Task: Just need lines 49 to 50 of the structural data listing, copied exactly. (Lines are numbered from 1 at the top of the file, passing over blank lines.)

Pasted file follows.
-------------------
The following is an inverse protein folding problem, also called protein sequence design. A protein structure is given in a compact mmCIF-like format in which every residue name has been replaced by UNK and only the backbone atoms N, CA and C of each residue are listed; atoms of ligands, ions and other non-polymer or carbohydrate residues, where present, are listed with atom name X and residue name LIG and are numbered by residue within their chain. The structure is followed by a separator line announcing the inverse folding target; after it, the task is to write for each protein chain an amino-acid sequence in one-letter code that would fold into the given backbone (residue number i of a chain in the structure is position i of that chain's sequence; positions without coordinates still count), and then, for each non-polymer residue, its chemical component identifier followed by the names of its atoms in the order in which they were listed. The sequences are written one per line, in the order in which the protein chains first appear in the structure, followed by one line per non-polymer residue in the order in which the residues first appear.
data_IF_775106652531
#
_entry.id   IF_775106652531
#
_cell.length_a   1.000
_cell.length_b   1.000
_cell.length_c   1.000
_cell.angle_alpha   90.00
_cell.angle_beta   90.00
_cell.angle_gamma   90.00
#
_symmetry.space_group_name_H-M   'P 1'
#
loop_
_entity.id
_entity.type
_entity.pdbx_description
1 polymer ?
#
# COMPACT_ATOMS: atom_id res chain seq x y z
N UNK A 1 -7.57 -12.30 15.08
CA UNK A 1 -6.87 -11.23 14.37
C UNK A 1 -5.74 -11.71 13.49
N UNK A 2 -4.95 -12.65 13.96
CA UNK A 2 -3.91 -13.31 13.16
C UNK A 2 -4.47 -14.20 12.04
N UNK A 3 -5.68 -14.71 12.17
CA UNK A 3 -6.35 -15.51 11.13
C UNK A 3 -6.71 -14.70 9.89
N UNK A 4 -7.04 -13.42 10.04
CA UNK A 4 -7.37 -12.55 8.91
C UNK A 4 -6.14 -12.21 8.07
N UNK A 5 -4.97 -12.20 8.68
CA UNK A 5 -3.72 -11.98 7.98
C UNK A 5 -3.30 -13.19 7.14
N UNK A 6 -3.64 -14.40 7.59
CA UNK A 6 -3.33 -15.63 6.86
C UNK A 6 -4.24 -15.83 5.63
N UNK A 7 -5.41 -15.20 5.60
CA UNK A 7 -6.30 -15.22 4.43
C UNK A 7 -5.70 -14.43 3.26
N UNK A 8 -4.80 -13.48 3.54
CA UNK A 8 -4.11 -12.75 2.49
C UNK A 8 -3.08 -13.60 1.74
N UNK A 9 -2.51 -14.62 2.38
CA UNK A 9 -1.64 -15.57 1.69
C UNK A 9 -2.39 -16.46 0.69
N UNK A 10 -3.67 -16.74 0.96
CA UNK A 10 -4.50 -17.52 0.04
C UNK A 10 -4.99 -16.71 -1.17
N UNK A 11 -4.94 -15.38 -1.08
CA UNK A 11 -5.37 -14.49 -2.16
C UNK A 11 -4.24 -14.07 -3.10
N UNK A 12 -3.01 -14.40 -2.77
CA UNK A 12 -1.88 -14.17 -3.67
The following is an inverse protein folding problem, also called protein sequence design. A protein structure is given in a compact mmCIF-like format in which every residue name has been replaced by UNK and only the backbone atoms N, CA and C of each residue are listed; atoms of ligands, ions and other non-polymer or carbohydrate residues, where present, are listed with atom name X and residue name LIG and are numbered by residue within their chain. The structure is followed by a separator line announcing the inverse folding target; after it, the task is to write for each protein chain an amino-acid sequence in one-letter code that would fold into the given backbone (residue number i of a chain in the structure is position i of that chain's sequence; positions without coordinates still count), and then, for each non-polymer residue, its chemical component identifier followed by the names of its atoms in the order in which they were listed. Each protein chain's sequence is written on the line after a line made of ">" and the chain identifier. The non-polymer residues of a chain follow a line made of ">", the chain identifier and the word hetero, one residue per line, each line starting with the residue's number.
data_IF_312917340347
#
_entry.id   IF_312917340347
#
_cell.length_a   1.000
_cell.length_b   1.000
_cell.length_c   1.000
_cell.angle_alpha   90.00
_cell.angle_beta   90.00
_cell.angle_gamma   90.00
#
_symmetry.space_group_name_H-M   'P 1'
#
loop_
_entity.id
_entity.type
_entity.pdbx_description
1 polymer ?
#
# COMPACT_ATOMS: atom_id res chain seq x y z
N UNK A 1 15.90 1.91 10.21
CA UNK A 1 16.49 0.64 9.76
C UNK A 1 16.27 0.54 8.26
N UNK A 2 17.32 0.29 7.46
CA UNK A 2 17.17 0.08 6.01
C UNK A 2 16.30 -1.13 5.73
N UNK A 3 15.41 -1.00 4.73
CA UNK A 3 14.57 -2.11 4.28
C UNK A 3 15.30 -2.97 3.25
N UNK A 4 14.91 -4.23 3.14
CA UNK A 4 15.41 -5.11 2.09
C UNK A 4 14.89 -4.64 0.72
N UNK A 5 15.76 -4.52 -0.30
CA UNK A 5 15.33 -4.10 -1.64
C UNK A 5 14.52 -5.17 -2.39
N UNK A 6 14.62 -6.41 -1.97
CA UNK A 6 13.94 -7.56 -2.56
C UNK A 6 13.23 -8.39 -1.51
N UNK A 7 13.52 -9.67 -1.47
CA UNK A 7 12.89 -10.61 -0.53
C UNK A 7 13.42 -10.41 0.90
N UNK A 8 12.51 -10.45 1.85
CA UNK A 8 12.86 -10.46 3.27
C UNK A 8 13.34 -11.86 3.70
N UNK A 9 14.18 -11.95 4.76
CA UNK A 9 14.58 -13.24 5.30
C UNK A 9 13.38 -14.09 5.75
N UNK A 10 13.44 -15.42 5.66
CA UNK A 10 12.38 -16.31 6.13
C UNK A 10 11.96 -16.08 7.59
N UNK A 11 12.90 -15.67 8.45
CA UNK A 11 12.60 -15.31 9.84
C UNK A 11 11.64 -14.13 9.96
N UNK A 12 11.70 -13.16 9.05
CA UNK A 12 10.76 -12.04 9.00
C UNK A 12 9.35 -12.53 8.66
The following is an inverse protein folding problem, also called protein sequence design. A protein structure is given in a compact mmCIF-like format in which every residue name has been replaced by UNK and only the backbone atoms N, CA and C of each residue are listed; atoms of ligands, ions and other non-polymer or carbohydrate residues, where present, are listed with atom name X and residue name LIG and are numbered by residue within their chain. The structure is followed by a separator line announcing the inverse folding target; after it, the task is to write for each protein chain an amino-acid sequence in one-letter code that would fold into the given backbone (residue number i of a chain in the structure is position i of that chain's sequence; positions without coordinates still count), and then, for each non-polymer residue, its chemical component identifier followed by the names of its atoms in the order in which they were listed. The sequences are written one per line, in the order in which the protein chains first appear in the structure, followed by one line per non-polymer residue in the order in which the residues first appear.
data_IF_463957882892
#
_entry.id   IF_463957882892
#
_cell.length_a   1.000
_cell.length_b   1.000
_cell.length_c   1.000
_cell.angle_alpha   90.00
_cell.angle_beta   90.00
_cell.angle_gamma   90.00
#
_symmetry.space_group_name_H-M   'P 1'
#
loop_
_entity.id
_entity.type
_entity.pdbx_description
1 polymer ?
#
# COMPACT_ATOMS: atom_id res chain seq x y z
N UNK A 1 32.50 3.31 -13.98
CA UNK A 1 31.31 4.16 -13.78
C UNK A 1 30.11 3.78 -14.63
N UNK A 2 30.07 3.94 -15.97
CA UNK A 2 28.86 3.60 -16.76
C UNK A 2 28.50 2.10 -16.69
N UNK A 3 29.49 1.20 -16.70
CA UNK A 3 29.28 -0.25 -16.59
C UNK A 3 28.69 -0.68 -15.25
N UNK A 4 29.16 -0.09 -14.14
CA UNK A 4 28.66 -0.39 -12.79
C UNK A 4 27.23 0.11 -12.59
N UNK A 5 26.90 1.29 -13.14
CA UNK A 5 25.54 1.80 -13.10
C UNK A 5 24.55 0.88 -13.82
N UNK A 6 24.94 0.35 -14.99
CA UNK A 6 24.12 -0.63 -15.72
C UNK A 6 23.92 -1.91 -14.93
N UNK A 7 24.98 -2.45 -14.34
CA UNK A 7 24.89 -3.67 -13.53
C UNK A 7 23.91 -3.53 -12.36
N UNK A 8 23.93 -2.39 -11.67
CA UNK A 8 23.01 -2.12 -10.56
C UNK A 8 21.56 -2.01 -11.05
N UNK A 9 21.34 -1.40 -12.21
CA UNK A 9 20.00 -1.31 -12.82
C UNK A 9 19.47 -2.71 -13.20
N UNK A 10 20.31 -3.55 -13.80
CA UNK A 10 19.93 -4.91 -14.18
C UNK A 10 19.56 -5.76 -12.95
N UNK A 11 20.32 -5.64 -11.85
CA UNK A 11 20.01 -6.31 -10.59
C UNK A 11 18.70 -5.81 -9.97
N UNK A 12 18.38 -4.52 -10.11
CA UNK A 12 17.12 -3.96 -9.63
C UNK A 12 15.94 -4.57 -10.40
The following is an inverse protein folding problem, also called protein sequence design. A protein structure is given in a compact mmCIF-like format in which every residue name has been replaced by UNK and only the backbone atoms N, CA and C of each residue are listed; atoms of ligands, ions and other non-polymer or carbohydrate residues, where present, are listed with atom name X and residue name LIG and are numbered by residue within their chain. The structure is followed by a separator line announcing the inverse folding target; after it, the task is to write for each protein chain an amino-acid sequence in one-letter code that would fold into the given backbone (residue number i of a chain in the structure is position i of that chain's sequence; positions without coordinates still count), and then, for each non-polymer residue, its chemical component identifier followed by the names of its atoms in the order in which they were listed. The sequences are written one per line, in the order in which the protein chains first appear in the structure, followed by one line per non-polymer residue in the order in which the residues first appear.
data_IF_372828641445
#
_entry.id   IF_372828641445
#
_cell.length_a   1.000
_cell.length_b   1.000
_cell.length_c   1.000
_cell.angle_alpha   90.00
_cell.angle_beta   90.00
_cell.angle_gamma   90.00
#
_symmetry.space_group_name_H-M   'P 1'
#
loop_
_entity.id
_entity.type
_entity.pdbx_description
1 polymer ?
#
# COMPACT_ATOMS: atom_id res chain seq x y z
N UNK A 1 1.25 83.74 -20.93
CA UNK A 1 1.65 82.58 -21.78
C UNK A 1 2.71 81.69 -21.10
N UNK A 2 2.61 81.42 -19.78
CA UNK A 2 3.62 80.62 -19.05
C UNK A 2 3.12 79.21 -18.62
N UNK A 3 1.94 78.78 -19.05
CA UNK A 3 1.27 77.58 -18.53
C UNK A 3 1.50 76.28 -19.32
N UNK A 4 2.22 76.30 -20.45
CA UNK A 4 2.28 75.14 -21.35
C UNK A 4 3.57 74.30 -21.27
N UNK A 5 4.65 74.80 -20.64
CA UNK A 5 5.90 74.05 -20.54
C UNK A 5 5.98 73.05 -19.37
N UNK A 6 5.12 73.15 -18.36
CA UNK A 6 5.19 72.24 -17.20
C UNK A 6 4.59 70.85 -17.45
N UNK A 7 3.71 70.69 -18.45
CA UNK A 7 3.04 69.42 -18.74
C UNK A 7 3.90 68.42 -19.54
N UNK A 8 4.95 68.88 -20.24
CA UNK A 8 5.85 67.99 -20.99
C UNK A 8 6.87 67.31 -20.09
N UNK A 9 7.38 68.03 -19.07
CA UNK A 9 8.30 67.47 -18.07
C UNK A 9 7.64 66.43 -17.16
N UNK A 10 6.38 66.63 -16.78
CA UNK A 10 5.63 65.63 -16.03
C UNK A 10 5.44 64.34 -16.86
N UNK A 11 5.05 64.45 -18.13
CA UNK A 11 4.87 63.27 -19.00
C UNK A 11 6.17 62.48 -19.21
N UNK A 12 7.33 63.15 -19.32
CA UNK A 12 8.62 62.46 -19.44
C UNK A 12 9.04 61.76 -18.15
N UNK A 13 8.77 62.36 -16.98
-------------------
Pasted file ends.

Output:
N UNK A 10 -3.67 -16.74 0.96
CA UNK A 10 -4.50 -17.52 0.04